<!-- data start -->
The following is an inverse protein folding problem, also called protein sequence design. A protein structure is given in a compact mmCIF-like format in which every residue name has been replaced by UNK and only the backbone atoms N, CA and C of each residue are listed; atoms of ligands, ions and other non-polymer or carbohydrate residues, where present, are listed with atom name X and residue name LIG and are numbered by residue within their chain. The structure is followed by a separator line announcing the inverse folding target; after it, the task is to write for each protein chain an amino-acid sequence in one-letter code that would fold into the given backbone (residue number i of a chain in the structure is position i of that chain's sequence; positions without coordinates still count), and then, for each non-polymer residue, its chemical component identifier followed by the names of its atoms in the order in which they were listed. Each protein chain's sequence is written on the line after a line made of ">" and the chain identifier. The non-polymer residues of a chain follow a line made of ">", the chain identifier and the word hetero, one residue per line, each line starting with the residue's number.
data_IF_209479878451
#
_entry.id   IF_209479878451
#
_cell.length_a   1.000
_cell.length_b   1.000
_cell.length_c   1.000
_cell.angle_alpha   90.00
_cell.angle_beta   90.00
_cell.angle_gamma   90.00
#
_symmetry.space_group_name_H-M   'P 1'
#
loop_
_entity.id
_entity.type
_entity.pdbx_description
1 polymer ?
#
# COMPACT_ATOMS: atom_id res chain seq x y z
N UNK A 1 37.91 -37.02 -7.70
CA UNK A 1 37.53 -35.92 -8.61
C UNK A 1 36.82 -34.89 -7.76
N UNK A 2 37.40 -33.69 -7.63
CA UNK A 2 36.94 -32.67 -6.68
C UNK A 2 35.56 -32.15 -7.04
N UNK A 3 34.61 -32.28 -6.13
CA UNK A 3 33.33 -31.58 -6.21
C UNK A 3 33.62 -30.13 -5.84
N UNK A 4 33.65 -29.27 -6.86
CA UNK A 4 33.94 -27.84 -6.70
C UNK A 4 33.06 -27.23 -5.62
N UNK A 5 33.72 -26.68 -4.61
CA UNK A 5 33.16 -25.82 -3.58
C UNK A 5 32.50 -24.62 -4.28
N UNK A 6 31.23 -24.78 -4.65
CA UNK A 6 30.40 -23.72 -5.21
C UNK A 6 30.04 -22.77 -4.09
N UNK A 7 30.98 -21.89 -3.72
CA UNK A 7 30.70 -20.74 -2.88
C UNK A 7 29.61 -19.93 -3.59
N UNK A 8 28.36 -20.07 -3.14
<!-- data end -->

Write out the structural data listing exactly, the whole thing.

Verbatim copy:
The following is an inverse protein folding problem, also called protein sequence design. A protein structure is given in a compact mmCIF-like format in which every residue name has been replaced by UNK and only the backbone atoms N, CA and C of each residue are listed; atoms of ligands, ions and other non-polymer or carbohydrate residues, where present, are listed with atom name X and residue name LIG and are numbered by residue within their chain. The structure is followed by a separator line announcing the inverse folding target; after it, the task is to write for each protein chain an amino-acid sequence in one-letter code that would fold into the given backbone (residue number i of a chain in the structure is position i of that chain's sequence; positions without coordinates still count), and then, for each non-polymer residue, its chemical component identifier followed by the names of its atoms in the order in which they were listed. Each protein chain's sequence is written on the line after a line made of ">" and the chain identifier. The non-polymer residues of a chain follow a line made of ">", the chain identifier and the word hetero, one residue per line, each line starting with the residue's number.
data_IF_209479878451
#
_entry.id   IF_209479878451
#
_cell.length_a   1.000
_cell.length_b   1.000
_cell.length_c   1.000
_cell.angle_alpha   90.00
_cell.angle_beta   90.00
_cell.angle_gamma   90.00
#
_symmetry.space_group_name_H-M   'P 1'
#
loop_
_entity.id
_entity.type
_entity.pdbx_description
1 polymer ?
#
# COMPACT_ATOMS: atom_id res chain seq x y z
N UNK A 1 37.91 -37.02 -7.70
CA UNK A 1 37.53 -35.92 -8.61
C UNK A 1 36.82 -34.89 -7.76
N UNK A 2 37.40 -33.69 -7.63
CA UNK A 2 36.94 -32.67 -6.68
C UNK A 2 35.56 -32.15 -7.04
N UNK A 3 34.61 -32.28 -6.13
CA UNK A 3 33.33 -31.58 -6.21
C UNK A 3 33.62 -30.13 -5.84
N UNK A 4 33.65 -29.27 -6.86
CA UNK A 4 33.94 -27.84 -6.70
C UNK A 4 33.06 -27.23 -5.62
N UNK A 5 33.72 -26.68 -4.61
CA UNK A 5 33.16 -25.82 -3.58
C UNK A 5 32.50 -24.62 -4.28
N UNK A 6 31.23 -24.78 -4.65
CA UNK A 6 30.40 -23.72 -5.21
C UNK A 6 30.04 -22.77 -4.09
N UNK A 7 30.98 -21.89 -3.72
CA UNK A 7 30.70 -20.74 -2.88
C UNK A 7 29.61 -19.93 -3.59
N UNK A 8 28.36 -20.07 -3.14